Trucking news and briefs for Wednesday, Aug. 24, 2022:
Pilot working with autonomous truck maker to bring autonomous services to truck stops
Pilot Company announced this week a strategic partnership with Kodiak Robotics, an autonomous truck tech firm. Through the partnership, Pilot and Kodiak are collaborating to develop autonomous truck services at Pilot and Flying J travel centers.
Pilot and Kodiak are in the process of creating an "autonomous truckport" in the Atlanta area to evaluate potential service offerings, including spaces to pick up and drop off autonomous trucking loads; conduct inspections; maintain and refuel trucks; and the ability to transfer data for processing, to aid in the development of new features on the trucks and mapping.
Pilot made a strategic investment in Kodiak and will join the company’s Board of Directors, Pilot said, with customers in mind.
Kodiak is significantly expanding its service footprint and partner network this year, the company said. In July, Kodiak announced a partnership with 10 Roads Express, a provider of time-sensitive surface transportation for the U.S. Postal Service, expanding the company’s service to Florida.
Earlier this year, Kodiak announced a new route between Dallas and Oklahoma City with CEVA Logistics and a route between Dallas and Atlanta with U.S. Xpress. The company has been delivering freight commercially since 2019 and currently has six routes that run regularly between Dallas and Houston, Austin, San Antonio, Atlanta, Oklahoma City and Jacksonville, Florida.
FMCSA requests public comment on Trucking Alliance’s push for hair drug testing
While the Federal Motor Carrier Safety Administration cannot grant an exemption regarding hair follicle drug testing until further action is taken by the U.S. Department of Health and Human Services, the agency is accepting public comments on a request from the Trucking Alliance to amend federal regulations surrounding drug testing.
In an exemption request published in the Federal Register Tuesday, the Trucking Alliance requests that FMCSA "amend the definition of actual knowledge to include the employer's knowledge of a driver's positive hair test, which would require such results be reported to the FMCSA Drug and Alcohol Clearinghouse and to inquiring carriers.” Trucking companies who have "actual knowledge" of a driver's positive urine drug test are currently required to report that test result to the Clearinghouse.
Currently, federal law requires truck drivers to be tested via a urine sample, and FMCSA said it lacks the authority to grant the exemption until HHS has taken certain action regarding hair follicle drug testing.
The FAST Act transportation bill, signed into law by President Obama in December 2015, allows for hair follicle drug testing as a DOT-approved method, but not until HHS establishes guidelines for testing. The FAST Act mandated that those guidelines be developed within a year of the FAST Act becoming law, but HHS did not publish proposed guidelines until September 2020. HHS has not yet issued a final version of those guidelines.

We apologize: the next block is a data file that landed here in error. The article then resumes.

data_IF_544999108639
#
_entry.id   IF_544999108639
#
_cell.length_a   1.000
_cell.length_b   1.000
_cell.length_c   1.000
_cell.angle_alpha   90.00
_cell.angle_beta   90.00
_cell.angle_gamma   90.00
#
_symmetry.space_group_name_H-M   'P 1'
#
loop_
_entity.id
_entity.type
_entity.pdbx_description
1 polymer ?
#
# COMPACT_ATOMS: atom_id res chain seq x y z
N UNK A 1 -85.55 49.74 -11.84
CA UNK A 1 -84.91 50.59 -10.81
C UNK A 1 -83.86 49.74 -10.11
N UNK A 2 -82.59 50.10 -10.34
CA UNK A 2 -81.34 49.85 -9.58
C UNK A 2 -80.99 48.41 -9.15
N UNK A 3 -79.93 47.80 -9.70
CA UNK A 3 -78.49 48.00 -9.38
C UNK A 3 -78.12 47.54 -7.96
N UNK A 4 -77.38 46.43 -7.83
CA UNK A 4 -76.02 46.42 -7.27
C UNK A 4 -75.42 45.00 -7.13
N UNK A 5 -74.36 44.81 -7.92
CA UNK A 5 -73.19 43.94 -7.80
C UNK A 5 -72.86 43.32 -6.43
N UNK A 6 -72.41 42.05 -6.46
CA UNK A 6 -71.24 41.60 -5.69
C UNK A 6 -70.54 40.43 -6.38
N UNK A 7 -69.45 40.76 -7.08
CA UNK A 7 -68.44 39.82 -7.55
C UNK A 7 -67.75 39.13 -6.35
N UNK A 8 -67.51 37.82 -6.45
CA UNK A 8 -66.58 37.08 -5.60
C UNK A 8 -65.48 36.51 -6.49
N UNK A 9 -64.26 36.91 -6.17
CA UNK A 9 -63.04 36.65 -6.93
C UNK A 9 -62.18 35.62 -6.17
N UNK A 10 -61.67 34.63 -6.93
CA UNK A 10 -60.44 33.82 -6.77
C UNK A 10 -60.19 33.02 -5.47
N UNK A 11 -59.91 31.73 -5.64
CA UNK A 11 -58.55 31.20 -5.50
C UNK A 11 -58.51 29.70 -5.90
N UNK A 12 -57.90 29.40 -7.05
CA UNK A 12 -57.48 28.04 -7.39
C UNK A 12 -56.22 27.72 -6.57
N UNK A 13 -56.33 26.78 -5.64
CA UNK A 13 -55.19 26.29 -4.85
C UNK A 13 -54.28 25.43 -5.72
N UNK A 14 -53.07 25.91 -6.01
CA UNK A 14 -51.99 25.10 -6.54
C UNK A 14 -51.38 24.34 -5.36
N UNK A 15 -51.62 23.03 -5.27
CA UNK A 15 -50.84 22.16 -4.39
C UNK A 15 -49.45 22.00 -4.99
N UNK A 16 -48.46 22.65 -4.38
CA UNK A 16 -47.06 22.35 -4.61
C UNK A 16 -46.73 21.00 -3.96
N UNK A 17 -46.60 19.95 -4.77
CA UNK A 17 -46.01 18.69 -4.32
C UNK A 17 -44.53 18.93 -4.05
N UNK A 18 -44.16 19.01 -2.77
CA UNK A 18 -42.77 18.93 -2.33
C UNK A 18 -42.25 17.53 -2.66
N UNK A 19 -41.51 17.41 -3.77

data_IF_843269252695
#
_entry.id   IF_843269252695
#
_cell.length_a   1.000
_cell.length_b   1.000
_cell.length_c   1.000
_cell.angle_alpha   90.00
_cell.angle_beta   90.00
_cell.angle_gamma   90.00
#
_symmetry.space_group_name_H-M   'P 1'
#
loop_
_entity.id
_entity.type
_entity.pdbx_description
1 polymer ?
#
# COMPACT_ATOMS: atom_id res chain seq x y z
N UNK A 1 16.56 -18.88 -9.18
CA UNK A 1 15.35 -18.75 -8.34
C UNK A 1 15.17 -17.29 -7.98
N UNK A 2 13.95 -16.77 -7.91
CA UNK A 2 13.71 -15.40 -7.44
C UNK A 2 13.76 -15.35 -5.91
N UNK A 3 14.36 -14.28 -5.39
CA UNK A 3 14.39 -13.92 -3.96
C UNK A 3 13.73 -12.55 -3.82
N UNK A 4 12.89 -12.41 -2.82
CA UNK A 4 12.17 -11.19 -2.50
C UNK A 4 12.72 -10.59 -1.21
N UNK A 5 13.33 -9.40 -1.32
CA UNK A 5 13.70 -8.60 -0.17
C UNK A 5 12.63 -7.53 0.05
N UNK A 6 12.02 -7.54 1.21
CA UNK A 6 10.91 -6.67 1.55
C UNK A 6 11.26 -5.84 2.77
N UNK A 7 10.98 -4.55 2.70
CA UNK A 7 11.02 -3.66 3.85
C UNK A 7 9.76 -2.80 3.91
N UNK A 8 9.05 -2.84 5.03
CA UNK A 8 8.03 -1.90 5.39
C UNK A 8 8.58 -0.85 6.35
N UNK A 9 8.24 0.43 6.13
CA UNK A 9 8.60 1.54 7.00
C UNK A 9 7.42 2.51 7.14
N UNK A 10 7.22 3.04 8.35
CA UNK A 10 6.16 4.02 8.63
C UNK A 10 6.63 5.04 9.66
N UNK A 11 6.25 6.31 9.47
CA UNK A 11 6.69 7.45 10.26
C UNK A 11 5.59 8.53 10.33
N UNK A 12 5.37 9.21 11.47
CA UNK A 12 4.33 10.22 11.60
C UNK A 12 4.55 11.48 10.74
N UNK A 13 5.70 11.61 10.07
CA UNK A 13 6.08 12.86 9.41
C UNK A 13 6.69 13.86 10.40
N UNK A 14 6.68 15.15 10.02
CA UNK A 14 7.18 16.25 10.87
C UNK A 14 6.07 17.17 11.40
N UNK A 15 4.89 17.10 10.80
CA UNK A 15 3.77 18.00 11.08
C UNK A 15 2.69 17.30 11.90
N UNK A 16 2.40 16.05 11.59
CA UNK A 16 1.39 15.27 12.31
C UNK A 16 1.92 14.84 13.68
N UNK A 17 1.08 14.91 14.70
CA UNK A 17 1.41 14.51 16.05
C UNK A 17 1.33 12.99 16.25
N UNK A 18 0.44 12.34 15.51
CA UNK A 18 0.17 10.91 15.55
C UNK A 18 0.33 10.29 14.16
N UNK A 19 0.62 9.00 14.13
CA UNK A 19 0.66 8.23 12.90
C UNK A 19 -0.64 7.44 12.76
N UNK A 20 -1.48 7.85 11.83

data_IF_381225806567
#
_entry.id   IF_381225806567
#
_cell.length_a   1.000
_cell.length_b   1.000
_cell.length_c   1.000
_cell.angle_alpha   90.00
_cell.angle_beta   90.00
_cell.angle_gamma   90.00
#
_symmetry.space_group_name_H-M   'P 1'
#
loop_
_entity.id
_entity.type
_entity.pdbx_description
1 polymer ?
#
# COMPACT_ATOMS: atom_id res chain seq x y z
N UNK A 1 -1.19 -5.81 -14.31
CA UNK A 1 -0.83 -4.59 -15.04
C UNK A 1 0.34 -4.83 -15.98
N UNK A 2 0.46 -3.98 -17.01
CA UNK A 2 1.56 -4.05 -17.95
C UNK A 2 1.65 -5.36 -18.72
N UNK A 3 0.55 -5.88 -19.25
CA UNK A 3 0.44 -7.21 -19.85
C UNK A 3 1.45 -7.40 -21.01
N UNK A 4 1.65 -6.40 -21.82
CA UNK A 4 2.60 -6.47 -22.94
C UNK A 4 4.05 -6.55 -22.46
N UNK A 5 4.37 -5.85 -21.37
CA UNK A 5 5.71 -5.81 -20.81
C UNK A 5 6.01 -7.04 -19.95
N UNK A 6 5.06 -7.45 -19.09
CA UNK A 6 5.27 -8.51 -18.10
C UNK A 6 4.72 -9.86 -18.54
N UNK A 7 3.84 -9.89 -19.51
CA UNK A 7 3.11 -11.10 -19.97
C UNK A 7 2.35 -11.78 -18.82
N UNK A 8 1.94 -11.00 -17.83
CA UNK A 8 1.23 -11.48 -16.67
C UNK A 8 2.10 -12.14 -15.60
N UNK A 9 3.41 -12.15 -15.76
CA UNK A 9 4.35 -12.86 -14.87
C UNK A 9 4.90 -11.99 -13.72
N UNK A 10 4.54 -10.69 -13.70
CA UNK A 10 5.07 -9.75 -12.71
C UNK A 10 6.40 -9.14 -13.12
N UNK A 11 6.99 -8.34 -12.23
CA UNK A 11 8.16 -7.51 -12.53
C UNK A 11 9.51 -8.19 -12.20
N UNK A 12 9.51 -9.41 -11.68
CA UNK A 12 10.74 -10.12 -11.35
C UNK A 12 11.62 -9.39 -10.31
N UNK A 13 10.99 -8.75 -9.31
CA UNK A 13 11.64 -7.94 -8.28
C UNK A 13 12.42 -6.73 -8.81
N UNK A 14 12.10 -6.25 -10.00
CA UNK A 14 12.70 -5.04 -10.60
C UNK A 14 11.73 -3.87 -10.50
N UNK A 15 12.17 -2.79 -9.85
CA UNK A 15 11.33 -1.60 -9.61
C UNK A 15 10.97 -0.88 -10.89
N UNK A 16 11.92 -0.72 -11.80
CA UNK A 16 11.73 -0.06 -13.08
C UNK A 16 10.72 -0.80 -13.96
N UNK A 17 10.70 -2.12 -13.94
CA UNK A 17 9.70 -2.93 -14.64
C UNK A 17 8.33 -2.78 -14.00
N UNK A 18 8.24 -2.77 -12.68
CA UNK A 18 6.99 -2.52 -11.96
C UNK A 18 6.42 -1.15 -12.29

Despite not currently being able to take action, FMCSA is still requesting public comment on the Trucking Alliance’s request, which can be made here through Sept. 23.
The Trucking Alliance is made up of a group of large carriers, including Cargo Transporters, Dupré Logistics, Frozen Food Express, J.B. Hunt, KLLM, Knight Transportation, Maverick Transportation, Schneider, Swift Transportation, U.S. Xpress and May Trucking Company.
Pennsylvania bill to guarantee trucker bathroom access stalls
An effort by a Pennsylvania legislator to guarantee access to bathrooms for truck drivers has stalled for now, and the man who introduced it won’t be back to continue seeking its passage.
In March, Rep. Jason Silvas, a Republican from Washington Township in south-central Pennsylvania, introduced a bill that would have required retail establishments, shippers, receivers and port terminals to provide truck drivers restroom access when delivering or picking up goods during regular business hours.
Bathroom access would have been enforced by the state Department of Health. The bill would require the department to issue a written notice for an initial violation, followed by a $300 fine for subsequent violations.
In a memo accompanying the bill, Silvas wrote, “Truck drivers are often on the road without proper restroom facilities for many hours, with their first chance of a break coming when they are either picking up or dropping off a shipment. Allowing these drivers access to businesses' facilities will prevent them from having to pull over on the highway, creating unsafe conditions for both themselves and other motorists.”
Thirteen other state legislators supported Silvas’ bill, which was assigned to the House of Representatives Transportation Committee, where it has remained.
Silvas said he “tried and tried and tried” to get the committee to act on it, but that didn’t happen. He said legislators in the state have no desire to pass bills that include mandates.
The future of the bill is in doubt as Silvas won’t be returning to Harrisburg when his term ends in November. He lost in a three-way primary election in May.
However, Silvas said he expects another legislator to advance the legislation in his absence. He urged Pennsylvania-based truckers to contact their legislators and advocate for the bill’s passage.
Silvas' legislation had the support of the Pennsylvania Motor Truck Association and the Owner-Operators Independent Drivers Association.